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Another method of citation?

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I'm sure you have heard of APA style citations, perhaps you have used MLA or Chicago style citations in the past. These three are the most commonly used citations in academic programs. But Legal professionals wanted to make citing even more difficult, enter The Bluebook.

In 1920, The Bluebook was first published by Karl N. Llewellyn. He was writing for the Yale Law Journal and wanted a standardized format for citing law journals. In the years that followed, The Bluebook: A Uniform System of Citation has been tweaked, compiled and re-edited by Columbia Law Review, the Harvard Law Review, the University of Pennsylvania Law Review, and The Yale Law Journal. Currently it is published and distributed by the Harvard Law Review Association. The original book was only 26 pages, today it a monstrous 365 pages!

Did we really need another method of citation? I think not. All of the citing methods are very similar. To show you an example of just how similar they are; I will take a paper and format it in the various styles, so you can see for yourself.


Michael Bacchus, Strung Out: Legal Citation, the Bluebook, and the Anxiety of Authority, 151 U. Pa. L. Rev. 245 (2002). Available at:

APA (7th edition)

Bacchus, M. (2002). Strung out: Legal Citation, “The Bluebook,” and the Anxiety of Authority. University of Pennsylvania Law Review, 151(1), 245–276.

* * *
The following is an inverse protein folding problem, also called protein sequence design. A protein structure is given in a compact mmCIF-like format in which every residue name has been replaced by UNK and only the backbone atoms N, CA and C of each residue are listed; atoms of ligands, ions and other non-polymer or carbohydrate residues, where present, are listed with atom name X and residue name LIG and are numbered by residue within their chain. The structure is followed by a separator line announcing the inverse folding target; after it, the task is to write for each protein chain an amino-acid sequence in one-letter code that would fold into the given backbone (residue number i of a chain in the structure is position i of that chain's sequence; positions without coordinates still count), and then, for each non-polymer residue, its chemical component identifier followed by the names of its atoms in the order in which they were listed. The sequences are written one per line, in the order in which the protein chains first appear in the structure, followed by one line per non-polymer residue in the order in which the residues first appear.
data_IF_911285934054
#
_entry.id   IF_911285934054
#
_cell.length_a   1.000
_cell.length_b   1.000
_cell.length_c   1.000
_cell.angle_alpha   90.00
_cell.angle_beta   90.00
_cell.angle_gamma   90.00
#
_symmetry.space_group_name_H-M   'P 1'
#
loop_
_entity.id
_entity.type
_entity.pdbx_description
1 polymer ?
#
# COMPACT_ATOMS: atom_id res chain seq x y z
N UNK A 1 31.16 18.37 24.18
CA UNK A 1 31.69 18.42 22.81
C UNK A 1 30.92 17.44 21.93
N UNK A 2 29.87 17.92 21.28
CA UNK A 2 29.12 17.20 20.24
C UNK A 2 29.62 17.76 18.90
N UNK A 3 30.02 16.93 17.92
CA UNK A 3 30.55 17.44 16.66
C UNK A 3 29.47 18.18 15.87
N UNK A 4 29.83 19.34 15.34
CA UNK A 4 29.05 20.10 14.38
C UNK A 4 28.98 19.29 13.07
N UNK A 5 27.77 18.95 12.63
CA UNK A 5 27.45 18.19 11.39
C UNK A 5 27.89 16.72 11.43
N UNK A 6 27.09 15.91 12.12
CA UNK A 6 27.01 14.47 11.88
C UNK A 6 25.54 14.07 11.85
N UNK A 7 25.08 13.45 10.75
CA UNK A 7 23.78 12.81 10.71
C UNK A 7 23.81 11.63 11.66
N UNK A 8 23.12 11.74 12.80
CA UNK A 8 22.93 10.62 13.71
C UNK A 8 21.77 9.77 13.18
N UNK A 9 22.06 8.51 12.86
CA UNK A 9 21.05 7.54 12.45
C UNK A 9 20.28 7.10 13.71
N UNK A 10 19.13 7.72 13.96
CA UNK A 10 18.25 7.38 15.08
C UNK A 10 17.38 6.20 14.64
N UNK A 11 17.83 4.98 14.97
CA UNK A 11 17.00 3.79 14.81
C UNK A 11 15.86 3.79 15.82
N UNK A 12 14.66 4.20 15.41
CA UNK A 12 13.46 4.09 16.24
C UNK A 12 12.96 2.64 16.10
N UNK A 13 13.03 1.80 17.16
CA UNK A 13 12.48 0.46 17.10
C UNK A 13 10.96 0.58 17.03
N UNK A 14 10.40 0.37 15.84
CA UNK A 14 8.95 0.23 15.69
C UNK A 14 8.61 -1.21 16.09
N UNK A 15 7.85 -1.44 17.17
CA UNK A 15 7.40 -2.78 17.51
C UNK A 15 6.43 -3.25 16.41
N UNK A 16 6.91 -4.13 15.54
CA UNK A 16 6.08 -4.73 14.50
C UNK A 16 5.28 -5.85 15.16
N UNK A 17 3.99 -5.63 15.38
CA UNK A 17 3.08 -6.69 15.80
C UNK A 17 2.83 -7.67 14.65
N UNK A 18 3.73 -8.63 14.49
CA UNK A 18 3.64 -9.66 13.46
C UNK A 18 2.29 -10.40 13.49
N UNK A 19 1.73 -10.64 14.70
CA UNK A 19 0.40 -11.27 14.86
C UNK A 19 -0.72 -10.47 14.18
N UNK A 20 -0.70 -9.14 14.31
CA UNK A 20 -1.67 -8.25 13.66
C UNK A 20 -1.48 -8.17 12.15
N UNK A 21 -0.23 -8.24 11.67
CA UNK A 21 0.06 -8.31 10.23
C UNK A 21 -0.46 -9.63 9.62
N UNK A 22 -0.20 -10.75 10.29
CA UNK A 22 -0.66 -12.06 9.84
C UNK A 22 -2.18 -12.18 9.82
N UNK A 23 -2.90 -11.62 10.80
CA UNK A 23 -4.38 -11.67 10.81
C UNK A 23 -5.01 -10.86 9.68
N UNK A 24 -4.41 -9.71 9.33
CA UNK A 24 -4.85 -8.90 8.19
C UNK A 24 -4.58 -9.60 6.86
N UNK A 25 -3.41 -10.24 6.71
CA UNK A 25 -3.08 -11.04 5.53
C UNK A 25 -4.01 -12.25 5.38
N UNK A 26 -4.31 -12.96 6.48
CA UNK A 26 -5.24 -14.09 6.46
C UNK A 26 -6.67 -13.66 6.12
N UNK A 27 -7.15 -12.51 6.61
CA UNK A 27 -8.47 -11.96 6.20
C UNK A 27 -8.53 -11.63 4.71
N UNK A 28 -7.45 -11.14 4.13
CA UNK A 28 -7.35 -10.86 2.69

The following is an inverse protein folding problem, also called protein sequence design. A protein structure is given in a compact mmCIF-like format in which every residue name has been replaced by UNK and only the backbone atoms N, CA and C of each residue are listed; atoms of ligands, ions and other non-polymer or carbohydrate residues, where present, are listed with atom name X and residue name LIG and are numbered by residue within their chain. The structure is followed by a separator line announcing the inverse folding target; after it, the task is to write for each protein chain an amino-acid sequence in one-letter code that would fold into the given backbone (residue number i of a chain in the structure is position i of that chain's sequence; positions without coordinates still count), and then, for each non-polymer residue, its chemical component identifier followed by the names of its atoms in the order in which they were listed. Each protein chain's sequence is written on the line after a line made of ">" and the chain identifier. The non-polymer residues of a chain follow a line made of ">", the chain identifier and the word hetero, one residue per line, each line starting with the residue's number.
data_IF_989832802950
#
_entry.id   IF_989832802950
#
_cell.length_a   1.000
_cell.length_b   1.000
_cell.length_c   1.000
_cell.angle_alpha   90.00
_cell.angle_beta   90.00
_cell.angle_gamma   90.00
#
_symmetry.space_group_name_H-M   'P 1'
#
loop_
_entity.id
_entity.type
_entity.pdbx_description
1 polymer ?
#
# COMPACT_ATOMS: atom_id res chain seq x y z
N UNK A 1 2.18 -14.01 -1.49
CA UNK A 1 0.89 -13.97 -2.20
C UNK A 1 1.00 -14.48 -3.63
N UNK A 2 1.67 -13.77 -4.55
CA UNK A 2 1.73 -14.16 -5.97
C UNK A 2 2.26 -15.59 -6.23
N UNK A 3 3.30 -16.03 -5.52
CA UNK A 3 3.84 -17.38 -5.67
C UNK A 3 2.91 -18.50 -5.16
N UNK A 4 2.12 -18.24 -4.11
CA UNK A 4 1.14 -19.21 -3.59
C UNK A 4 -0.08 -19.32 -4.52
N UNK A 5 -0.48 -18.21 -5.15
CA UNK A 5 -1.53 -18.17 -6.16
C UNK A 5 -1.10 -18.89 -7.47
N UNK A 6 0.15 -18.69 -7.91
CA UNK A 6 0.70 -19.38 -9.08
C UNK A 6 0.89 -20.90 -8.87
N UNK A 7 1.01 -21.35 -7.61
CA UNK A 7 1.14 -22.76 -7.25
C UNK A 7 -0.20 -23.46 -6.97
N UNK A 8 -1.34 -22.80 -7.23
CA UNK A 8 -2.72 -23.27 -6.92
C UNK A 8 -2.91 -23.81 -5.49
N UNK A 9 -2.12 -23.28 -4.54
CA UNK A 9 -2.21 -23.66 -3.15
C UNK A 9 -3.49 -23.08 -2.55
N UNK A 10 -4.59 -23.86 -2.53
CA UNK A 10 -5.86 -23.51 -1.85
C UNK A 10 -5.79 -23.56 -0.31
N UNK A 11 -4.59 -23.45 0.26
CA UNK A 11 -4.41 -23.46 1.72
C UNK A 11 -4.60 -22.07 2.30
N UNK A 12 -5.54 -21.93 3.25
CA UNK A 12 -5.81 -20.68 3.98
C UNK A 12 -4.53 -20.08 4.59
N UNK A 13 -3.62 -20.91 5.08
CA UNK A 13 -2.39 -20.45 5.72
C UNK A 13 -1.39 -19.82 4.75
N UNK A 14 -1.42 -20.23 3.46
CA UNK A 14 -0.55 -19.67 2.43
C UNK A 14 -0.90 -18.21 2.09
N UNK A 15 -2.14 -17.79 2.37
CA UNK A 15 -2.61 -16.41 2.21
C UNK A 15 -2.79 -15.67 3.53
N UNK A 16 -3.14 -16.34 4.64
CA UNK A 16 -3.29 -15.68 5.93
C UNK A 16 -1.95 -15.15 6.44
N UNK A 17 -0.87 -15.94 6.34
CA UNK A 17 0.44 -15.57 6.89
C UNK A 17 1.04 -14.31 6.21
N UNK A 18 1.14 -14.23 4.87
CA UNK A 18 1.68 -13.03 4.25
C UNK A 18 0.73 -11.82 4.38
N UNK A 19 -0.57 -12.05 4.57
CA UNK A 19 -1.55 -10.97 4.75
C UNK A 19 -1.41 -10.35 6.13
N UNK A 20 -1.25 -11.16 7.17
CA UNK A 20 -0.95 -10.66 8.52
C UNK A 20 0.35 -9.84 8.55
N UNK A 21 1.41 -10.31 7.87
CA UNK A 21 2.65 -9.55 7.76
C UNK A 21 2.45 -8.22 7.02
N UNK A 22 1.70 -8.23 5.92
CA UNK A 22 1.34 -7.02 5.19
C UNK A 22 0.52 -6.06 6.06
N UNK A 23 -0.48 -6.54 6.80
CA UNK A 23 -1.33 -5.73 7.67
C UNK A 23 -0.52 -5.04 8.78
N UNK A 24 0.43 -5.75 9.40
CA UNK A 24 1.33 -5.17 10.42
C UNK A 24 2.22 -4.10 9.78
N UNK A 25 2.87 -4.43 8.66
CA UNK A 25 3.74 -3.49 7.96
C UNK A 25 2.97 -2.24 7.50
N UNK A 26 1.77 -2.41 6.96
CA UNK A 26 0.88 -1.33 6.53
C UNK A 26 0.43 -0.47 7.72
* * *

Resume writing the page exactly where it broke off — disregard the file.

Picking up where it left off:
MLA (9th edition):

Bacchus, Michael. “Strung Out: Legal Citation, ‘The Bluebook,’ and the Anxiety of Authority.” University of Pennsylvania Law Review, vol. 151, no. 1, 2002, pp. 245–76, Accessed 18 Feb. 2023.

Chicago/Turabian (16th edition)

Bacchus, Michael. “Strung out: Legal Citation, ‘The Bluebook,’ and the Anxiety of Authority.” University of Pennsylvania Law Review 151, no. 1 (2002): 245–76.

First, you will notice that Bluebook is the only style that uses the authors first name to start the citation. Who alphabetizes by first name? Why would you want too? Next, why does Bluebook abbreviate the "University of Pennsylvania Law Review" as "U. Pa. L. Rev.?" Nobody is going to recognize that without really thinking about it. Finally; it is apparent that lawyers don't like using pg., pp., no., or vol., so they just omitted it from Bluebook. While I understand they want to short-hand as many things as possible, how do you know what these cites are referring too? Is that a page, or a volume number?

Law school is very different from my liberal arts undergrad program. Learning to write e-memos, and summarizing briefs, examining cases and statutes are all new skills that I have learned. I am thankful to the law practitioners who have come before me and I hope they had some fun while developing The Bluebook.

Another method of citation? © 2023 by Katherine Arroyo is licensed under CC BY-NC 4.0

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